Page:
The name of the first Macro Virus, Cira 1996, IIRC. It was given the name 'Concept', because that's what is was, a test to see how much Word's scripting engine could do.

Concept was benign, it's only goal in life being to infect other Word(TM) documents with itself.

In C++, Concepts were first (?) introduced by STL. Unlike most of C++, they are not compiler enforced. Rather, they are documents that specify the structure needed by objects to work with templated algorithms/frameworks. Concepts may be fulfilled by Models, which are just types (including builtin types such as int). For example, the STL specifies the Concept of Sequence, which is a refinement (think subclass) of Container. Sequence may be modelled by vector, list, tree, etc. As long as a type fulfills certain requirements, such as having begin and end methods that behave in a certain way, it may be considered to Model a Concept. There is no explicit statement of relationship. Concepts are usually used within template frameworks, as a way of restricting what may be put as template parameters.

The crucial bit is that Concepts are NOT checked by the compiler. Indeed, the compiler has no clue about Concepts. They only exist in your head. There are concept checking frameworks however, which allow forcing the compiler to verify that requirements of Concepts are fulfilled; Boost includes one, which is used by GNU libstdc++.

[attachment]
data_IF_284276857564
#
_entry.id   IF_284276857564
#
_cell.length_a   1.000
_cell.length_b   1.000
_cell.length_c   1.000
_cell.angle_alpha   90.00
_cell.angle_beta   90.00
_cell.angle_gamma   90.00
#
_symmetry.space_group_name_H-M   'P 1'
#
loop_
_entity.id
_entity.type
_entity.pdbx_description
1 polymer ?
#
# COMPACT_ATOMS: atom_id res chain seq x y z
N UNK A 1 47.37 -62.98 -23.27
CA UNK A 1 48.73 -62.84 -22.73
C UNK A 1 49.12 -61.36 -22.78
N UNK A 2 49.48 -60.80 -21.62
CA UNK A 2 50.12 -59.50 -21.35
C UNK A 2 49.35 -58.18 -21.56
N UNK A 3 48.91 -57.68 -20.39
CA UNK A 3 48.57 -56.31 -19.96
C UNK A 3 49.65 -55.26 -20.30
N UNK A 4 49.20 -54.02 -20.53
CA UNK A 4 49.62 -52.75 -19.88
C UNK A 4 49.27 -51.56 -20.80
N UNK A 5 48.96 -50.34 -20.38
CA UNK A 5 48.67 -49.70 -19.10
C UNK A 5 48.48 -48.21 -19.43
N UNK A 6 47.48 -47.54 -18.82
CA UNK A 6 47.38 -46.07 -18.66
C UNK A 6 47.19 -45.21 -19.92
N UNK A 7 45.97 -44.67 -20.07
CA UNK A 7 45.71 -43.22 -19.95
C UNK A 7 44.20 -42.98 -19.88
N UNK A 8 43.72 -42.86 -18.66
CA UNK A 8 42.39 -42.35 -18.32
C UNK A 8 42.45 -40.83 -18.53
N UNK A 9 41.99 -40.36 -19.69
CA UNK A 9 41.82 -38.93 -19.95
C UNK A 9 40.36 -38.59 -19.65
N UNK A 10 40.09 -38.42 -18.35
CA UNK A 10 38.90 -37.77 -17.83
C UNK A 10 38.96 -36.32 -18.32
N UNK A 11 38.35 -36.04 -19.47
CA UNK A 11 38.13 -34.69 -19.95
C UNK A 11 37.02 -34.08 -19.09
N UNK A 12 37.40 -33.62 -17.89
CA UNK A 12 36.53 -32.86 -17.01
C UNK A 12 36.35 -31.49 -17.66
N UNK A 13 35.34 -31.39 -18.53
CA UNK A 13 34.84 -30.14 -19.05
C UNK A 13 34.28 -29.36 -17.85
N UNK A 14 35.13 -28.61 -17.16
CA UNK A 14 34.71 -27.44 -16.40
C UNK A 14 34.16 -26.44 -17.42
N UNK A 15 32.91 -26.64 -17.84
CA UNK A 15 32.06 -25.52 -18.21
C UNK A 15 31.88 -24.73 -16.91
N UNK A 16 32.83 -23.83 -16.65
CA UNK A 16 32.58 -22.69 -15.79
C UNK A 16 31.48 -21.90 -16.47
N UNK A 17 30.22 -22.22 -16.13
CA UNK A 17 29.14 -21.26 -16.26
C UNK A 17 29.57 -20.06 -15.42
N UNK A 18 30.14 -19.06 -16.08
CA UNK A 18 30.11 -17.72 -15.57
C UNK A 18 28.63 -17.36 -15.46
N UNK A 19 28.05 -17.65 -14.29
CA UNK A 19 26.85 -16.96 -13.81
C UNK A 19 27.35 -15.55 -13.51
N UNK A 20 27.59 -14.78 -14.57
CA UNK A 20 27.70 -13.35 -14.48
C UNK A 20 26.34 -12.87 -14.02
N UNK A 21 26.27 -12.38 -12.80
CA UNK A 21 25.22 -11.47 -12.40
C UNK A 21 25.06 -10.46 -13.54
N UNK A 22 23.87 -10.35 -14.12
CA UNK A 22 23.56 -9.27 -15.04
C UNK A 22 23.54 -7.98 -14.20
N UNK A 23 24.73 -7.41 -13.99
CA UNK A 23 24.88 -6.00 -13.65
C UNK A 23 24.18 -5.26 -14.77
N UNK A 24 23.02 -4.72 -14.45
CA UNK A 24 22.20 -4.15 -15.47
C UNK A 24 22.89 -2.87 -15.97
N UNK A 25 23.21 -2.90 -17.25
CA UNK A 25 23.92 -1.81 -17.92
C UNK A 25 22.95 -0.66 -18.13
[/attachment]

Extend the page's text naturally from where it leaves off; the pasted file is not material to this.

In a way, Concepts are similar to interfaces in Java and C#, and indeed in certain cases the two can be used for the same effect (up to the difference of compile-time versus run-time binding and enforcement). Concepts are actually much closer to type classes in Haskell1, but whereas the Haskell compiler enforces type class restrictions, C++ relies on structural isomorphism. C# generics (in .NET 2.0) take after Haskell in this respect.


1 I didn't use this as the primary example because not as many programmers are versed in Haskell as Java and C#.

Con"cept (?), n. [L. conceptus (cf. neut. conceptum fetus), p. p. of concipere to conceive: cf. F. concept. See Conceit.]

An abstract general conception; a notion; a universal.

The words conception, concept, notion, should be limited to the thought of what can not be represented in the imagination; as, the thought suggested by a general term. Sir W. Hamilton.

 

© Webster 1913.

Log in or registerto write something here or to contact authors.